The blood-curdling scream of your child after they have dislocated and broken their arm is a sound no mother on earth ever wants to hear. It’s even worse when you see the color drain from your law enforcement-trained husband’s face as he tells you to call 911. That’s what happened to our family though last month when visiting Salem, MA for the first time. So maybe you’re saying to yourself, “Hello? Who visits Salem in October? You’re just asking for something bad to happen.” Well the answer is, a lot of people!
My 5-year-old son managed to survive the 50-foot high spider web and slide at Boston Common Park near the Charles River, maneuvering a Duck Tour boar on his own, and throwing rocks off the cliff at Salem Harbor, but it was the innocent looking children’s hay playground at Salem Common Park that got him. The last words my husband and I heard him say before the fall were, “Hey Paige! (his sister) Watch this!”
That’s when his foot got caught on a string around the hay bale and seconds later came that scream. It took my husband about three seconds to figure out his arm was definitely broken from the way it was distorted through his shirtsleeve; we prayed it wasn’t a compound fracture through the skin. After the ambulance came and rushed him to Salem Children’s hospital, we found out it was actually one of the most common breaks for a young child – a type 3 supra condular fracture of the elbow. Wasn’t much solace for us, especially after hearing that he needed to go to Mass General for emergency surgery. Ambulance ride #2.
When we arrived at Mass General, the doctors there concurred that he would need to have surgery quickly to alleviate his displaced muscle and nerves, and so that the bone did not begin to set in the wrong place. That’s when we were told about his surgeon. Dr. Gleeson Rebello they said, was the best of the best. Of course the first thing I did was Google him. Google confirmed what we had been told, top rated orthopaedic surgeon, on faculty at Harvard Medical School, who specializes in kids. Ok, I was a little less nervous. Hearing that my five year old would have to be in surgery for two hours though was still making me nauseous and I could tell he was very anxious as well, not to mention his excruciating pain. Fast forward to after the surgery: three pins in his arm and an incision about an inch and a half long, and he would have to wear a cast for a month. The coolest thing though was the gift Dr. Rebello gave Parker. It was a book called Darebone’s Big Break, written by the surgeon himself, to help kids with this type of injury understand what had happened to them. I guess it was a common injury. The Dr. said after seeing this so often, he came to realize that many people feel like they have to “dumb down” the experience to their children, not giving them the necessary facts and information about what they were going through. “Kids are smarter than many people give them credit for,” he said. “This book is to show them exactly what happened to them, and how it will be fixed.”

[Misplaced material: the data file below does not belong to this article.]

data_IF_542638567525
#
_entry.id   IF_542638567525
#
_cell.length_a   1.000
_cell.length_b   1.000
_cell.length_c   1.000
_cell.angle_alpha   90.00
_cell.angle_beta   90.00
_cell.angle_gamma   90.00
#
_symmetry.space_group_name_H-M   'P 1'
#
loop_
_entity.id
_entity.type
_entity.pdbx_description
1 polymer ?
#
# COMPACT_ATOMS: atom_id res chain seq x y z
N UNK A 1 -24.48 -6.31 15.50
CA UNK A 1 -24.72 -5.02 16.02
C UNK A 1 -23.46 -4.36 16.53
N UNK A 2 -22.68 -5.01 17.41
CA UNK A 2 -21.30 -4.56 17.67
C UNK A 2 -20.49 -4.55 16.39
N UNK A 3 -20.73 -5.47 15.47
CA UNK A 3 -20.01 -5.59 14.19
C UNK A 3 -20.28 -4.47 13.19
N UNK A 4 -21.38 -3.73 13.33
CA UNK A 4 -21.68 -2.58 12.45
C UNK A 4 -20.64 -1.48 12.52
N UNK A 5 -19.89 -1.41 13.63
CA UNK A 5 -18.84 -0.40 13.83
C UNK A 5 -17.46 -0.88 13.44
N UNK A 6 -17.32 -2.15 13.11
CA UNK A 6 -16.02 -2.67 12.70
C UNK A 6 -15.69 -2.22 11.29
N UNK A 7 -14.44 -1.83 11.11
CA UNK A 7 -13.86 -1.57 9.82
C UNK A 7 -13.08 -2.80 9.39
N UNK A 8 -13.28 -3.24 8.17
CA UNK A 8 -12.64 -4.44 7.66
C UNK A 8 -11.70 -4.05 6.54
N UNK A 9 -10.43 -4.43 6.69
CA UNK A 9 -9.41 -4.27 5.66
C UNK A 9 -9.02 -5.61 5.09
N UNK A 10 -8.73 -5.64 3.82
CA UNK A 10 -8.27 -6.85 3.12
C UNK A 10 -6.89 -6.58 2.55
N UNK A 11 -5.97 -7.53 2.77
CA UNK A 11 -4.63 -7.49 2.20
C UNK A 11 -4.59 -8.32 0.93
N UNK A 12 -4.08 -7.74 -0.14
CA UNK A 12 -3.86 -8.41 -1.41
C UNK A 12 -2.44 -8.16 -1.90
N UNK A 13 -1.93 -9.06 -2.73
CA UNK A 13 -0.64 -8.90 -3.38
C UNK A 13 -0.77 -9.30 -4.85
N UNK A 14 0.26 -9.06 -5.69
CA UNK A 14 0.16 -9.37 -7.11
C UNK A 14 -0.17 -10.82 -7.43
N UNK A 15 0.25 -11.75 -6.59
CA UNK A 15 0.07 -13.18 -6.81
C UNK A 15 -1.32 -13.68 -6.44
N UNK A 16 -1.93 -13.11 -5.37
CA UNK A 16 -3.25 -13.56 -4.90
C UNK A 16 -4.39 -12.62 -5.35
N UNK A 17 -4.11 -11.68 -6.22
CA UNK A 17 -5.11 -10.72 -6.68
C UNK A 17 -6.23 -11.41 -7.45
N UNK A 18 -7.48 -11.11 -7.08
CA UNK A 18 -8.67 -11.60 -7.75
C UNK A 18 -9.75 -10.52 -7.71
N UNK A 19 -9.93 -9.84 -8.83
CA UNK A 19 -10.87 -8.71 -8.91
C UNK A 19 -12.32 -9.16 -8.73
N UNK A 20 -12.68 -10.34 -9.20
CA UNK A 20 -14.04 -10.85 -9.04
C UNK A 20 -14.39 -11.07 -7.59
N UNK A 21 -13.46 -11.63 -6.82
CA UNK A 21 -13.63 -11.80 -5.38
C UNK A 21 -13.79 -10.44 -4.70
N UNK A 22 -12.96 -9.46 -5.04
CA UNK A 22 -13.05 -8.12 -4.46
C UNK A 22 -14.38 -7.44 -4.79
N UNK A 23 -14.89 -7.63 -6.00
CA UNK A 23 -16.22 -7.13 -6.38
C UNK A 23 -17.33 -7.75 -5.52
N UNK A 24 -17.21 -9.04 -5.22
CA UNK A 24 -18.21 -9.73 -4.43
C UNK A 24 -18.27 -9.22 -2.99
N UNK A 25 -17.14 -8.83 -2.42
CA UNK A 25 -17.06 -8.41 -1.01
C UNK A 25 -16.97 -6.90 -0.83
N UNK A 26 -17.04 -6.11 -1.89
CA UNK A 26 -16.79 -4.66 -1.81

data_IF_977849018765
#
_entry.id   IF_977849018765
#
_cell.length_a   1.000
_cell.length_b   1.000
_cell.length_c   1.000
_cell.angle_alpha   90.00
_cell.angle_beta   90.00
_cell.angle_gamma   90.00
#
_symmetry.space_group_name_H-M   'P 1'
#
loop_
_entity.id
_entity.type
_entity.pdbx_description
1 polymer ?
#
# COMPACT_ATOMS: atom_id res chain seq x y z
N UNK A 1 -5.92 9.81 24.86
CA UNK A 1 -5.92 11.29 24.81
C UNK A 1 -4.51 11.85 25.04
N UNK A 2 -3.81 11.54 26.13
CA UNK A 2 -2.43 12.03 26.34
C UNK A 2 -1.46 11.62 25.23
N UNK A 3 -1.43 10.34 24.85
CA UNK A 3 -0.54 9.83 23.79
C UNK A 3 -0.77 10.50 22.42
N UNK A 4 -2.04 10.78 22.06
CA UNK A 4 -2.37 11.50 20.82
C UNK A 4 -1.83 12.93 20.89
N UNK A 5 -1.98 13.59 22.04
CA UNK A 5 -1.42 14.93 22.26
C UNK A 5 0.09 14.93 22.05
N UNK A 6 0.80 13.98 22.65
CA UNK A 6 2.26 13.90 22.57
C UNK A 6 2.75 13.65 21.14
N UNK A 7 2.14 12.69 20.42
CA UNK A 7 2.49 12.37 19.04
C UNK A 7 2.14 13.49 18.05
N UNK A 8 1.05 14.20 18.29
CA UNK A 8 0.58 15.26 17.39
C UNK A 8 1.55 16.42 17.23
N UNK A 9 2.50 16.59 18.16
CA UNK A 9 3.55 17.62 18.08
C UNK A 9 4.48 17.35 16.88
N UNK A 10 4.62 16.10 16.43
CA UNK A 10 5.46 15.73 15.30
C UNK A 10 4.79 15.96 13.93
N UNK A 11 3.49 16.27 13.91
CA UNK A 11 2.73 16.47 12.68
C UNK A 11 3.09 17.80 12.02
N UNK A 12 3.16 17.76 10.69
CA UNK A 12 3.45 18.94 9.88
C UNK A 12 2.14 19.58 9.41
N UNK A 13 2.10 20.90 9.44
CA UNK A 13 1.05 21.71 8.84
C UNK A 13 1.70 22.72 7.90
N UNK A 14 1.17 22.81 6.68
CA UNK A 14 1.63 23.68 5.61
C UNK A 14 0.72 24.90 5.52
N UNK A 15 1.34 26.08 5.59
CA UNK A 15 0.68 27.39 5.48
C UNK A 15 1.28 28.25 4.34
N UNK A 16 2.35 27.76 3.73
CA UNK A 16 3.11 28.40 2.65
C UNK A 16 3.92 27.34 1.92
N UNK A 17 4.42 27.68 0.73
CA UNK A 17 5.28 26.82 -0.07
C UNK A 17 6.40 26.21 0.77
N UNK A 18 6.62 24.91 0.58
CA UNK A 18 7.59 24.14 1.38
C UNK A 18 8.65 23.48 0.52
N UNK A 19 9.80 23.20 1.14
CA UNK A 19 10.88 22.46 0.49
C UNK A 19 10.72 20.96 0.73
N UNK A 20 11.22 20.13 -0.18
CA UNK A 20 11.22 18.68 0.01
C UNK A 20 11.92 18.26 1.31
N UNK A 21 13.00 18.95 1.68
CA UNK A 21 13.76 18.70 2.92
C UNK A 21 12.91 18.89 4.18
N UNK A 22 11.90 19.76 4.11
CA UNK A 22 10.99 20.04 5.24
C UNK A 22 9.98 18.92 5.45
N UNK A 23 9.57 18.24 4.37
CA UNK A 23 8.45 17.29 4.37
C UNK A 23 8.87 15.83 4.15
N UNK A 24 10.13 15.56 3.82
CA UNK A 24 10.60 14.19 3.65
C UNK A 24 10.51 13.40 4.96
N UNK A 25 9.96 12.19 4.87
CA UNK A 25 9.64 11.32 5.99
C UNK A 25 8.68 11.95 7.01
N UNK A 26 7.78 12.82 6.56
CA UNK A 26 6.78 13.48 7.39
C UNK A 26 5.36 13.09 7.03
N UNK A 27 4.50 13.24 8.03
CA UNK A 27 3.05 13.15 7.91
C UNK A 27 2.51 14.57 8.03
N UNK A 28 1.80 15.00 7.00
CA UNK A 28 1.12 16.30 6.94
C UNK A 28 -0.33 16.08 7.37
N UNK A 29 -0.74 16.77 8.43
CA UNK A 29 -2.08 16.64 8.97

And it really is just that. We have read the book to our son about 20 times now (at his request) and he loves to see what his broken bone looked like, how it will be fixed (especially the part about the pins), and how one day soon he will be back outside playing with his friends. My son’s Kindergarten teacher read it to the class and said she has never heard them so quiet, as they sat listening intently to every single word about the procedure. As a parent, I have to also say it is an amazing tool. The book not only shows our child that what happened to him happens to a lot of other kids, but also gives him the peace of mind to know what is coming next with his cast and that he actually will get better – when a month can seem like forever to a five year old. Kudos to you Dr. Rebello, for not only fixing his physical injuries, but for also helping with the emotional ones, as well.
Darebone’s Big Break is available at amazon.com